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Merry Homes, Inc. v. Dao

Court of Appeals of Texas, Fourteenth District

September 19, 2017

MERRY HOMES, INC., Appellant
v.
LUC DAO, Appellee

         On Appeal from the 151st District Court Harris County, Texas Trial Court Cause No. 2009-25771

          Panel consists of Justices Christopher, Busby, and Jewell.

          MEMORANDUM OPINION

          Tracy Christopher Justice

         In this appeal from a summary judgment in favor of appellee Luc Dao, we address whether Dao's claim for money had and received against appellant Merry Homes, Inc. was barred by limitations. We conclude that Dao timely filed his claim within two years from the date the claim accrued and thus affirm the trial court's judgment.

         Background

         The facts are largely undisputed and well-known to the parties. We thus set forth the following abbreviated statement of facts.

          In June 2005, Chi Hung Luu executed a lease with Merry Homes to operate a night club in Houston. Merry Homes required a deposit of $12, 000. Luu and his friend Dao each paid $6, 000 to secure the lease. Only Luu executed the lease agreement-Dao was not a party to, nor listed as a tenant on, the agreement.

         After Luu discovered that the property could not legally be used as a night club he sued Merry Homes for a declaration that the lease was void and to recover the money he had paid to secure the lease. On February 9, 2009, the trial court declared the lease void and awarded Luu the $6, 000 he paid under the lease. Because Dao was not a party to the lease nor to the declaratory judgment action, the trial court did not award Dao the money he had paid Merry Homes.[1]

         On April 16, 2009, Dao filed this suit against Merry Homes seeking a declaration that the lease was void and a claim for the return of his $6, 000 under money had and received. Merry Homes filed a motion to dismiss Dao's claims. In the motion to dismiss, Merry Homes argued: "[Dao] was not a party to the contract, and therefore has no standing to assert these claims." The trial court agreed in part and signed an interlocutory order dismissing Dao's "claim under the Texas Declaratory Judgment Act only" for lack of standing. Neither party has appealed that ruling.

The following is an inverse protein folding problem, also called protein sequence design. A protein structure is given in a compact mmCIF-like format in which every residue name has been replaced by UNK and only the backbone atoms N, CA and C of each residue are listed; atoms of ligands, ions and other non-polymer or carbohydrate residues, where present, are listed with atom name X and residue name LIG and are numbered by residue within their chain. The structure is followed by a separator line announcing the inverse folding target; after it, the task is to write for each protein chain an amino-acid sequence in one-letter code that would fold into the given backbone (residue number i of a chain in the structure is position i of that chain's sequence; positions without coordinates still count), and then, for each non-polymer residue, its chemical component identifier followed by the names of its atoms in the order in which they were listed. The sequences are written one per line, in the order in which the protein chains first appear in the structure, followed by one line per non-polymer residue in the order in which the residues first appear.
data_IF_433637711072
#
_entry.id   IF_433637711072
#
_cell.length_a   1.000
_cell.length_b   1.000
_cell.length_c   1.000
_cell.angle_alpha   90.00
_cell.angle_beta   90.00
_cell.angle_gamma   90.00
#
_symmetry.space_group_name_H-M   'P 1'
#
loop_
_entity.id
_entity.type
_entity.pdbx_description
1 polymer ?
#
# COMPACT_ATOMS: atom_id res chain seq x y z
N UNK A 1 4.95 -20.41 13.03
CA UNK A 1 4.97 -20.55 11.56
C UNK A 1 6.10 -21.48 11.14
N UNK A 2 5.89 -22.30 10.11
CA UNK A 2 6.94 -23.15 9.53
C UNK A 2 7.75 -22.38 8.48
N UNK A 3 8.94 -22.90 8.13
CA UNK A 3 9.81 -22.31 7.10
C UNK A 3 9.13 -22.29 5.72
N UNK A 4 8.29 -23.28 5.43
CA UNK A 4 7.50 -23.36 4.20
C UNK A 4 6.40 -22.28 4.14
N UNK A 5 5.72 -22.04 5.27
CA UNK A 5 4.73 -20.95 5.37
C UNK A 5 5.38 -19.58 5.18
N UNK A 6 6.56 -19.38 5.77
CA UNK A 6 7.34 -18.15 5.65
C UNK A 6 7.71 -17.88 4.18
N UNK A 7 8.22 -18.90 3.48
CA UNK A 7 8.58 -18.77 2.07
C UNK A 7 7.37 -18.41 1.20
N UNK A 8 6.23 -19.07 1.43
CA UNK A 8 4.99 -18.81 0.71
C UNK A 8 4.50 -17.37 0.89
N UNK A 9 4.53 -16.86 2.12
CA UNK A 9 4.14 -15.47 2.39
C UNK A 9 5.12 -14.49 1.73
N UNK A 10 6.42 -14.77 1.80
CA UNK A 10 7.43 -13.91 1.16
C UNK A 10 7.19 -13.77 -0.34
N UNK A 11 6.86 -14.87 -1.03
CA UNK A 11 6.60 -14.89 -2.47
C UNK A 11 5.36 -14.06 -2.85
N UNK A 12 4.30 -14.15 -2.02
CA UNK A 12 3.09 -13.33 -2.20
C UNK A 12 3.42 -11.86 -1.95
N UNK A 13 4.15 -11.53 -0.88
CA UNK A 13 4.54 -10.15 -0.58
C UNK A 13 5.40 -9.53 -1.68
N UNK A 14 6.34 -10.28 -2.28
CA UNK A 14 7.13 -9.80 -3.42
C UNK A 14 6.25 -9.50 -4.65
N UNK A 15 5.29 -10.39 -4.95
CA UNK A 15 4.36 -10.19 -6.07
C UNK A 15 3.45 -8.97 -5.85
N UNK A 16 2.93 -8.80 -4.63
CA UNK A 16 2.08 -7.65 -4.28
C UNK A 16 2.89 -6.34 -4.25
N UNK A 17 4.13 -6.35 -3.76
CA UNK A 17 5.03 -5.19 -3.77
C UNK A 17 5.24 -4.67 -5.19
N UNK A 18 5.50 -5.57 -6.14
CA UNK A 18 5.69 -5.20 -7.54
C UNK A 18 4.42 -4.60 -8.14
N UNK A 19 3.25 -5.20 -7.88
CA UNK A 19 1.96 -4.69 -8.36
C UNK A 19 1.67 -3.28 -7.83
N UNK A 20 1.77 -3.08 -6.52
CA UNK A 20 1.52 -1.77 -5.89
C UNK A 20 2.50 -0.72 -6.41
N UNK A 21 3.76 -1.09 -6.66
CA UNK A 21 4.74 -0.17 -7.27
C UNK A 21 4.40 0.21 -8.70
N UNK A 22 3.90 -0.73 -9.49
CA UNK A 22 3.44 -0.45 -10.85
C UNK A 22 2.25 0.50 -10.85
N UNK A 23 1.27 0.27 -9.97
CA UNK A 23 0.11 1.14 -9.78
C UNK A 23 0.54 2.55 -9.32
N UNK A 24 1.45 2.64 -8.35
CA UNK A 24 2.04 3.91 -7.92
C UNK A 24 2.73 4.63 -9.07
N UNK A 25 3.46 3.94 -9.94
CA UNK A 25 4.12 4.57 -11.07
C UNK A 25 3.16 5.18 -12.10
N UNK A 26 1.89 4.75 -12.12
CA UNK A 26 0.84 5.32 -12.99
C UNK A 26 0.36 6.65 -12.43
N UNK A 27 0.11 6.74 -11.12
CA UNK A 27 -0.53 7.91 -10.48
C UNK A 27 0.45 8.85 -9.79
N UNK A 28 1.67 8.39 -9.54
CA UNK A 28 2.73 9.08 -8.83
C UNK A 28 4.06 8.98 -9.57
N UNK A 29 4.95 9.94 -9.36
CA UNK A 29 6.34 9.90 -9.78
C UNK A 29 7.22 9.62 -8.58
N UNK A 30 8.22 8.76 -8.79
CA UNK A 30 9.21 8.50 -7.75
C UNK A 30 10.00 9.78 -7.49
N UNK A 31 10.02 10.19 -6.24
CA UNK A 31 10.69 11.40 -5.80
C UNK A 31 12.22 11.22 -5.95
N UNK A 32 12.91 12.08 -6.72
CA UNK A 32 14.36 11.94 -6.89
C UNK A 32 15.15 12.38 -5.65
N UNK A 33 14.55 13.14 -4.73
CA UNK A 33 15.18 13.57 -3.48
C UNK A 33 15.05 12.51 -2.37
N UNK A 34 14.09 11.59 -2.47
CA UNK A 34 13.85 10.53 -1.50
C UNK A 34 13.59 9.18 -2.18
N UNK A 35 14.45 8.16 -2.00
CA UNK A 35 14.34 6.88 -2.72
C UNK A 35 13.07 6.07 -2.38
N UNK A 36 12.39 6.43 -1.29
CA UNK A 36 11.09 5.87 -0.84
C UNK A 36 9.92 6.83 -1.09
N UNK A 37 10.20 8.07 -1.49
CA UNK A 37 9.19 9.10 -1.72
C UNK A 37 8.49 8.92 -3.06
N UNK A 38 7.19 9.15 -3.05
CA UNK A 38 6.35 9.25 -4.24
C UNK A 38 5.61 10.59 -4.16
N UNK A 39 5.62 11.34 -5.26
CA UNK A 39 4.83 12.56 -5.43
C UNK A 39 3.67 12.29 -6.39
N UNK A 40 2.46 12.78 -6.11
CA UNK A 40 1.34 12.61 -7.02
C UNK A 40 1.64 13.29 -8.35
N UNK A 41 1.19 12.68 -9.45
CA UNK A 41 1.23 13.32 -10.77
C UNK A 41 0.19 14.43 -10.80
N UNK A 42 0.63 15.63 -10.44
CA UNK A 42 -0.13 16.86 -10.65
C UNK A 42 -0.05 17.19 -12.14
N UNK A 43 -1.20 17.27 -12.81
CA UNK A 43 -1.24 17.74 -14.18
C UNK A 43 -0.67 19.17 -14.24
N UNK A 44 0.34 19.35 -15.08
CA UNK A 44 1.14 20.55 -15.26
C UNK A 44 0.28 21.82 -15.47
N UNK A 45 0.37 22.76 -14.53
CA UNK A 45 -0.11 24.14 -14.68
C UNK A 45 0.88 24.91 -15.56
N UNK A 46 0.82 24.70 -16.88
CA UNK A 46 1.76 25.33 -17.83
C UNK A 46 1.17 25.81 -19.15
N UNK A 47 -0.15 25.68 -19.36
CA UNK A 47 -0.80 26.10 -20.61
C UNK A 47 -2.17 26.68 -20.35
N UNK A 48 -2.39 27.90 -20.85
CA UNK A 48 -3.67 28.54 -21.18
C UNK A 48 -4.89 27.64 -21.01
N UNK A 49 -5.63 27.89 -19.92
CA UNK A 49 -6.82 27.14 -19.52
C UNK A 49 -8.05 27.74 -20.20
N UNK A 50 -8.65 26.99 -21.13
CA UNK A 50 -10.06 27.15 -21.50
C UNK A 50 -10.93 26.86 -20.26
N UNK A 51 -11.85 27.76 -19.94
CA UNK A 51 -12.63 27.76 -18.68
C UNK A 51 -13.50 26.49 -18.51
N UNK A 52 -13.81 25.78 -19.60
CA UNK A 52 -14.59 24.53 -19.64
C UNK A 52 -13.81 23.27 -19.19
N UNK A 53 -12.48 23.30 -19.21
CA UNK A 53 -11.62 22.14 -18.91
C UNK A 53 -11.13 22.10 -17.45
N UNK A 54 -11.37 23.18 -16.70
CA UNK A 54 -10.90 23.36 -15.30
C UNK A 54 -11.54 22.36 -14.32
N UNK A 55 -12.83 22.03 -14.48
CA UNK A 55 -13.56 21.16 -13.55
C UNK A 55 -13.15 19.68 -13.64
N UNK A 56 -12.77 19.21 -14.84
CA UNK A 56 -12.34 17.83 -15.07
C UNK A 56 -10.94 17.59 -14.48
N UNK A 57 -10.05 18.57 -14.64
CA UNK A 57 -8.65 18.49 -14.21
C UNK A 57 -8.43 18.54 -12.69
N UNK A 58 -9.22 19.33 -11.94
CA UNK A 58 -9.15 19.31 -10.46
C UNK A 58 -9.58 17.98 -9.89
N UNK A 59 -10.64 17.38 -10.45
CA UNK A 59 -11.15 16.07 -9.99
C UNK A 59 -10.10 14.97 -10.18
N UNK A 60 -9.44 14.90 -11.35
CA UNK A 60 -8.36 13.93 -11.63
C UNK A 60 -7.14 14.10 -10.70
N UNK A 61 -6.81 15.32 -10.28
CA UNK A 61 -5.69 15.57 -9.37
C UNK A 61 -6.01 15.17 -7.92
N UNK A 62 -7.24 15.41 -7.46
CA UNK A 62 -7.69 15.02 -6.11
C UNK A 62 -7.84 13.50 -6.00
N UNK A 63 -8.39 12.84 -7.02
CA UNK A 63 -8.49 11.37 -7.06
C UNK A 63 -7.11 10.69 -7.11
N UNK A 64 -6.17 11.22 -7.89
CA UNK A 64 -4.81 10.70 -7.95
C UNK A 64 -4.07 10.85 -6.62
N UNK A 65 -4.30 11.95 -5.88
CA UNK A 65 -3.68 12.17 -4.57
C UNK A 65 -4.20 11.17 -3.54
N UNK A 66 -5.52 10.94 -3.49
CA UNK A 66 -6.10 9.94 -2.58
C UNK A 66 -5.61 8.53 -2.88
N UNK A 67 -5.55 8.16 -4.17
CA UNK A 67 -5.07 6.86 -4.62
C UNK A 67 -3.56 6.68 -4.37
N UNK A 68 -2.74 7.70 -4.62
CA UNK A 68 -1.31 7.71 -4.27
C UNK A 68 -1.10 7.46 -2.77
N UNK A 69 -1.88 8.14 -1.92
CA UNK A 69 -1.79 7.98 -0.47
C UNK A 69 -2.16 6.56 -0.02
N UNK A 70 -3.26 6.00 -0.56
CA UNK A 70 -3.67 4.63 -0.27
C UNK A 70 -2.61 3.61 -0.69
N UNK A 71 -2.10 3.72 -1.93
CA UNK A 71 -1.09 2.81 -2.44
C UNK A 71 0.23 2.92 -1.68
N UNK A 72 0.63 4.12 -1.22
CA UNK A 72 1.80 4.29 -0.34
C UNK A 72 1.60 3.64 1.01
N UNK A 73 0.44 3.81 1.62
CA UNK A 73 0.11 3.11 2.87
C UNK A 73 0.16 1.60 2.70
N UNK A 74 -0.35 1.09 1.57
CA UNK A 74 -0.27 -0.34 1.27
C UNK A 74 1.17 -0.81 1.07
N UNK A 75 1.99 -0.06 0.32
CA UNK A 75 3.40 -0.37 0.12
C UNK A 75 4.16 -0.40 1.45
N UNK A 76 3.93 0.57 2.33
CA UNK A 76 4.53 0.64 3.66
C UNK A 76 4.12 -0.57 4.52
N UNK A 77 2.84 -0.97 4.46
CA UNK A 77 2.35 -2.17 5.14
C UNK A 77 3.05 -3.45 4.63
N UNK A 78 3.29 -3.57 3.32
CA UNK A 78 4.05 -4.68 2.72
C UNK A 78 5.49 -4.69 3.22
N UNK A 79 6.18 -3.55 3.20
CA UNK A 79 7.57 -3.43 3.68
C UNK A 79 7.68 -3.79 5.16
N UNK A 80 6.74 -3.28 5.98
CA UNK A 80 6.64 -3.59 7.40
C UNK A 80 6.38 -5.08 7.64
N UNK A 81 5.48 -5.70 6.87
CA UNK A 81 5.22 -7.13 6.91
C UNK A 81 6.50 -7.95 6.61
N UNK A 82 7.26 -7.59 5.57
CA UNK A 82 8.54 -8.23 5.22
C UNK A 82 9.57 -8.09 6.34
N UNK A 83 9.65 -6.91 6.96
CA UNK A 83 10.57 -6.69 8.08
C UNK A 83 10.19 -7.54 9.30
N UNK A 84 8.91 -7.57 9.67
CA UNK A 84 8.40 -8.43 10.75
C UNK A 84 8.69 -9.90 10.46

Dao moved for summary judgment on his claim for money had and received. Merry Homes did not file its own motion, but in response argued that Dao's claim was barred by a two-year statute of limitations. The trial court applied a four-year statute of limitations and granted Dao's motion, awarding Dao the return of his $6, 000. Merry Homes appealed, arguing a two-year statute applied. We agreed with Merry Homes that a two-year statute of limitations applied, reversed the summary judgment in favor of Dao, and remanded for further proceedings. See Merry Homes, Inc. v. Dao, 359 S.W.3d 881, 884 (Tex. App.-Houston [14th Dist.] 2012, no pet.).

         On remand, the parties filed cross-motions for summary judgment addressing whether Dao's claim was timely filed within two years of the date his claim accrued. Merry Homes argued that Dao's claim is time-barred because it accrued in June 2005, when Dao paid the money to Merry Homes, but he did not bring suit on his claim until April 2009. Dao conversely argued that the claim did not accrue until the trial court declared the lease void in February 2009, at which time Merry Homes held money that in equity and good conscience belonged to him. Dao further argued that he lacked standing to bring his claim before the lease was declared void and that the statute of limitations was tolled because the viability of his claim depended on the outcome of the case between Luu and Merry Homes. Dao also asserted that collateral and judicial estoppel barred Merry Homes from denying the money belonged to him based on statements made in the Luu lawsuit.

         The trial court granted Dao's second motion and again rendered a final judgment in his favor for $6, 000, plus prejudgment interest, taxable costs, and post-judgment interest. The trial court denied all other relief and this appeal followed.

         Analysis

         Merry Homes brings two issues in its challenge to the trial court's judgment. In its first issue, Merry Homes contends Dao's claim is time-barred because he brought suit more than two years after he paid the $6, 000 deposit to Merry Homes. In its second issue, Merry Homes contends it is neither collaterally nor judicially estopped from arguing that Dao's claim is barred by limitations. We conclude that Dao's claim accrued when the trial court declared the lease void because that is when Merry Homes began holding money that in equity and good conscience belonged to Dao, and he had no standing to challenge the validity of the lease prior to that time. We also conclude that Merry Homes' second issue lacks merit because the doctrines of collateral and judicial estoppel were not asserted to prevent ...


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